If you're a professional writer, it may benefit you to belong to more than one writers association - particularly if it has a different emphasis. They all have different benefits.

I began my professional freelance career by joining the Professional Writers Association of Canada (PWAC) in 2000. That followed by membership in the North American Travel Journalists Association, the B.C. Association of Travel Writers and the Travel Media Association of Canada. They have all turned out to be beneficial for me in many different ways.

1. Industry contacts. As previously mentioned, contacts with travel industry people is, of course, a huge benefit of being a travel writer in an association, since without those contacts, it is difficult to obtain hosted trips. But networking can provide much more than knowing who to contact for subsidized travel. These professionals can also help you with story research; with sourcing images for a website or magazine/newspaper; they can put you in touch with others who may be able to help you complete your story. If you develop a good relationship with them, some of them may even be able to help you connect with editors for a story you're working on or interested in telling.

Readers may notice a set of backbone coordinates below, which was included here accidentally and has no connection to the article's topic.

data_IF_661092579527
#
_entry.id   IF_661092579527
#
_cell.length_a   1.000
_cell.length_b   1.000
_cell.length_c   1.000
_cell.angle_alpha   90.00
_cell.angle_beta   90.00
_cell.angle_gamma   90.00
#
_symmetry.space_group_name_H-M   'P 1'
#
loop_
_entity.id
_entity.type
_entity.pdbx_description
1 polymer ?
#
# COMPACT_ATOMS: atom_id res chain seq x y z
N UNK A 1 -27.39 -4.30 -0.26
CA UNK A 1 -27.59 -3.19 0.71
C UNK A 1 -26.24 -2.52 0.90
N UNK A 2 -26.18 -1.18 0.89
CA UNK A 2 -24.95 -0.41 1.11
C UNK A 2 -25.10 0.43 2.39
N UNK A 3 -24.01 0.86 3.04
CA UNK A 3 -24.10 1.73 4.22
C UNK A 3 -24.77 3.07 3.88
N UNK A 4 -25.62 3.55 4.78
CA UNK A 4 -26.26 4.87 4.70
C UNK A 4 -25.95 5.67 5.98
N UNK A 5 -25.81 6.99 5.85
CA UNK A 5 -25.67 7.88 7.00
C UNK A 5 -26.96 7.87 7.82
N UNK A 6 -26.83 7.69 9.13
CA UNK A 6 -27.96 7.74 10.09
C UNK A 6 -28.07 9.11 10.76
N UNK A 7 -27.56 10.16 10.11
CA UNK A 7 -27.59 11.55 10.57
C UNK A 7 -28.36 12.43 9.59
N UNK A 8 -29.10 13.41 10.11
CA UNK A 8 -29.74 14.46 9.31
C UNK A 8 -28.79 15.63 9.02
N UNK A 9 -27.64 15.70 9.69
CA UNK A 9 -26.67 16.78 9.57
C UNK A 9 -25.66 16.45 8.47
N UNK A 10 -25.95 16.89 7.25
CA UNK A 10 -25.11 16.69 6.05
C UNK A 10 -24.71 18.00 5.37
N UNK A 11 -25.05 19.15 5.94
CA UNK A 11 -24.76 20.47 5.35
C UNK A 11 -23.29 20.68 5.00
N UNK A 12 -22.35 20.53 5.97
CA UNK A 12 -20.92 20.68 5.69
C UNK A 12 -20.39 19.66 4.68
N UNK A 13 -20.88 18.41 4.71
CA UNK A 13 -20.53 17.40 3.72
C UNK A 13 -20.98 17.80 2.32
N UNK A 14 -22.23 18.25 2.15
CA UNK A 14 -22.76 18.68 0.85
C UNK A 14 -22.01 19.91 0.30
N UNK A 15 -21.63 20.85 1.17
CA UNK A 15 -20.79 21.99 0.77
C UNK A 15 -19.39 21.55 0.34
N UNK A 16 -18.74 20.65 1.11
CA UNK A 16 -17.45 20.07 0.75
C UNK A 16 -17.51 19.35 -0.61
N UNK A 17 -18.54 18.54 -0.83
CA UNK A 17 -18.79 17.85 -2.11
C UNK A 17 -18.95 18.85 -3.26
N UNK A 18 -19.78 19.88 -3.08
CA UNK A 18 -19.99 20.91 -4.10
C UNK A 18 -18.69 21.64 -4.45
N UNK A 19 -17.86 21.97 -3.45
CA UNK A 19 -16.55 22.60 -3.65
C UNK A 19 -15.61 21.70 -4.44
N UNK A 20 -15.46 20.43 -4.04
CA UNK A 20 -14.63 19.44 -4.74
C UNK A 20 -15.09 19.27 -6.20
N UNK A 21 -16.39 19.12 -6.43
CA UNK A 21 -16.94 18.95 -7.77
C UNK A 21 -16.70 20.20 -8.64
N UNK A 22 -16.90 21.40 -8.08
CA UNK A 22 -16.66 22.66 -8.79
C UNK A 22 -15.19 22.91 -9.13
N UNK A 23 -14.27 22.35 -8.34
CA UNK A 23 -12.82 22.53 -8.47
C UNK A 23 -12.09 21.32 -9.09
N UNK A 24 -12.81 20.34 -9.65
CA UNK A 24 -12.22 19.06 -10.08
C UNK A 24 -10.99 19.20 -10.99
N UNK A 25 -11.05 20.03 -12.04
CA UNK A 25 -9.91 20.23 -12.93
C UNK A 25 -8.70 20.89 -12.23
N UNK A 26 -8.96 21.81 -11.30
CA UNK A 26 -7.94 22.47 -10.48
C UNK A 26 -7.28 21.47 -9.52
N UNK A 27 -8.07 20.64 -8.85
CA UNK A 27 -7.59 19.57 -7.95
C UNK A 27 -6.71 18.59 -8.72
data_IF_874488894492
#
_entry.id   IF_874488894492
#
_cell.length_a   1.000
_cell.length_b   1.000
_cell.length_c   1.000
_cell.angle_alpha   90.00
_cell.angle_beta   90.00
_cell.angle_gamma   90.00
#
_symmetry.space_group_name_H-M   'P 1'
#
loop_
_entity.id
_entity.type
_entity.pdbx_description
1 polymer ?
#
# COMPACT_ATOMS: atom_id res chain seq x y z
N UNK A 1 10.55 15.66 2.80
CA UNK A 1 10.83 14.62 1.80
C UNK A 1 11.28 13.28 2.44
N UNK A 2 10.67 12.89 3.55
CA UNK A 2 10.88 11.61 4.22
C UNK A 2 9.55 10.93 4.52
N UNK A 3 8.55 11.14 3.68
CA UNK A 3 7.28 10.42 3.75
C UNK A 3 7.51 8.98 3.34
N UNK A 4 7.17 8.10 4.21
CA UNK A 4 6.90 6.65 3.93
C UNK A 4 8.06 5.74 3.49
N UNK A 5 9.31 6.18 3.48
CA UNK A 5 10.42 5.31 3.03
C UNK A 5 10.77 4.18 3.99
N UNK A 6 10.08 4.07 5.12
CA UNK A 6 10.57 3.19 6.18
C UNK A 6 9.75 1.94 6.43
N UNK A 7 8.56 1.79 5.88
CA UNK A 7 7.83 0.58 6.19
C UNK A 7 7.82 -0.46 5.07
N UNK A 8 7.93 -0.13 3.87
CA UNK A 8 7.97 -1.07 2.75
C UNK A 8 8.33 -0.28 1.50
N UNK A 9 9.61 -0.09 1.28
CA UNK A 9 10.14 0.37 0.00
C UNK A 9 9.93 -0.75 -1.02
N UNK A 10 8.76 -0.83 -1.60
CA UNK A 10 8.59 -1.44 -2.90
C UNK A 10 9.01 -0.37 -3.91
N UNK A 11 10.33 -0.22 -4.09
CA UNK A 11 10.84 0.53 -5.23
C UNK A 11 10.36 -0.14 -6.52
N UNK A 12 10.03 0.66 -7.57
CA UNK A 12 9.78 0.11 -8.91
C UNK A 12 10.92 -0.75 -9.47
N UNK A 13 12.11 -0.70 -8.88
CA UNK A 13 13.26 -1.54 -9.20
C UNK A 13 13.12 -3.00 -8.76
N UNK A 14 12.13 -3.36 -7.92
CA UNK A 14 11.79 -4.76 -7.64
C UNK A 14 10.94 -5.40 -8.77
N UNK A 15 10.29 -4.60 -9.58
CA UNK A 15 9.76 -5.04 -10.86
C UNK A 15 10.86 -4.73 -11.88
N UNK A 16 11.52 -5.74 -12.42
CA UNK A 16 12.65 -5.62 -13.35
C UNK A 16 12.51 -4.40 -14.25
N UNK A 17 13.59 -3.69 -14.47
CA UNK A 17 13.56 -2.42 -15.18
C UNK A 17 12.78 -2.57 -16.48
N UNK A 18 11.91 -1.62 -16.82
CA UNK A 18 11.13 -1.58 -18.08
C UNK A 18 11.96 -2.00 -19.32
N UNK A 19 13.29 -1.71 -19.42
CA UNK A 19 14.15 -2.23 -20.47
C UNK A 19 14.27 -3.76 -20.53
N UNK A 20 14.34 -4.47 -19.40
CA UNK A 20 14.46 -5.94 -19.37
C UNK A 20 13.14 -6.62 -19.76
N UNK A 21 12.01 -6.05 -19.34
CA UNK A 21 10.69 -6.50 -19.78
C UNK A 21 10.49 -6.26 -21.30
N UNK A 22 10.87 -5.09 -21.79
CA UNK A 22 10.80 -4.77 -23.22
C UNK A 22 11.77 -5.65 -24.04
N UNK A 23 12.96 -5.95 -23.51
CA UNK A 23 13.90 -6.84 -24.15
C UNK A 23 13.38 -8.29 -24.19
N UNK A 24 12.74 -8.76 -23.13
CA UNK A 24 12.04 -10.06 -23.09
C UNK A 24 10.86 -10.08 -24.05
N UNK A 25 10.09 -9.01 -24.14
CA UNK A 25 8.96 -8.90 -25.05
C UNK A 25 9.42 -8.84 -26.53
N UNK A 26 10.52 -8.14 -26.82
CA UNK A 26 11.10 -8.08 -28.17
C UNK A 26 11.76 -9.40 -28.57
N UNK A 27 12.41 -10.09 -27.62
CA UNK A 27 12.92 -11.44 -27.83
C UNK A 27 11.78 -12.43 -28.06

2. Professional development. Every profession requires this, but while many employers provide this for their staff, freelancers, by nature, do not have this option. Pro D sessions at conferences and monthly meetings can really help you stay on top of your game, both from a standpoint of being educated and up-to-date with respect to trends and practices in the writing profession - as well as from a motivational standpoint, encouraging you to continue writing. It can also help you develop different but related means to add income to your career.